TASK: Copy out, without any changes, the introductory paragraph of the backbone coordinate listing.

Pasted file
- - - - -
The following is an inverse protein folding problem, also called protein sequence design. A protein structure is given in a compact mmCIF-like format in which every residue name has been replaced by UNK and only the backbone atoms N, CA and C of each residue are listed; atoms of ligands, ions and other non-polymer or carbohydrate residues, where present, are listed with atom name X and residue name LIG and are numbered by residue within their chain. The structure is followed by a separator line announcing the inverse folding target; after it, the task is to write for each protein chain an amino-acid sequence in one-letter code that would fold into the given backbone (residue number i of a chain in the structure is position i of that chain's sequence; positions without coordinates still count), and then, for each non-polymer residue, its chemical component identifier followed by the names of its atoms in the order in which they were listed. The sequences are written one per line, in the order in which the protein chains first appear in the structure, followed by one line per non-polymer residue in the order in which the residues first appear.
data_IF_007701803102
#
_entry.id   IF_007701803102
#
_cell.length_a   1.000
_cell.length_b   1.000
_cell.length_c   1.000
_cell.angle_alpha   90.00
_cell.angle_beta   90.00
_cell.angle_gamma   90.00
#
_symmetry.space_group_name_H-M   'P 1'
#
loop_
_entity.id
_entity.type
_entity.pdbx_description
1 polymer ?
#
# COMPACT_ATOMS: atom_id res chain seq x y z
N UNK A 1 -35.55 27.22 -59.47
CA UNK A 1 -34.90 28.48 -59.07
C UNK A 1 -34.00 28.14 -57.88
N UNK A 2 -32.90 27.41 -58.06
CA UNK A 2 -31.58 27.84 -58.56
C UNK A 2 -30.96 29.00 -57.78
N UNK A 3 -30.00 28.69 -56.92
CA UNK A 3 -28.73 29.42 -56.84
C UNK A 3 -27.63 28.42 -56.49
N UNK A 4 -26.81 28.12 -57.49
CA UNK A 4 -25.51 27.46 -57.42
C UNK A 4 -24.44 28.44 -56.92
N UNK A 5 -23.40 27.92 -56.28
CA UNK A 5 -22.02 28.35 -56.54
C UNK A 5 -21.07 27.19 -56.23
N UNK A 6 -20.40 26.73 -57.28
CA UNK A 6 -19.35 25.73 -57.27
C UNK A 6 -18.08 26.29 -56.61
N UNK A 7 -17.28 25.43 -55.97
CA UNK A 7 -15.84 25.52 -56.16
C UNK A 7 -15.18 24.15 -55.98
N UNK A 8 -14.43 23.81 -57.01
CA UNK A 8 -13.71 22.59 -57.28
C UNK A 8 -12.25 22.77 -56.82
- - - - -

The following is an inverse protein folding problem, also called protein sequence design. A protein structure is given in a compact mmCIF-like format in which every residue name has been replaced by UNK and only the backbone atoms N, CA and C of each residue are listed; atoms of ligands, ions and other non-polymer or carbohydrate residues, where present, are listed with atom name X and residue name LIG and are numbered by residue within their chain. The structure is followed by a separator line announcing the inverse folding target; after it, the task is to write for each protein chain an amino-acid sequence in one-letter code that would fold into the given backbone (residue number i of a chain in the structure is position i of that chain's sequence; positions without coordinates still count), and then, for each non-polymer residue, its chemical component identifier followed by the names of its atoms in the order in which they were listed. The sequences are written one per line, in the order in which the protein chains first appear in the structure, followed by one line per non-polymer residue in the order in which the residues first appear.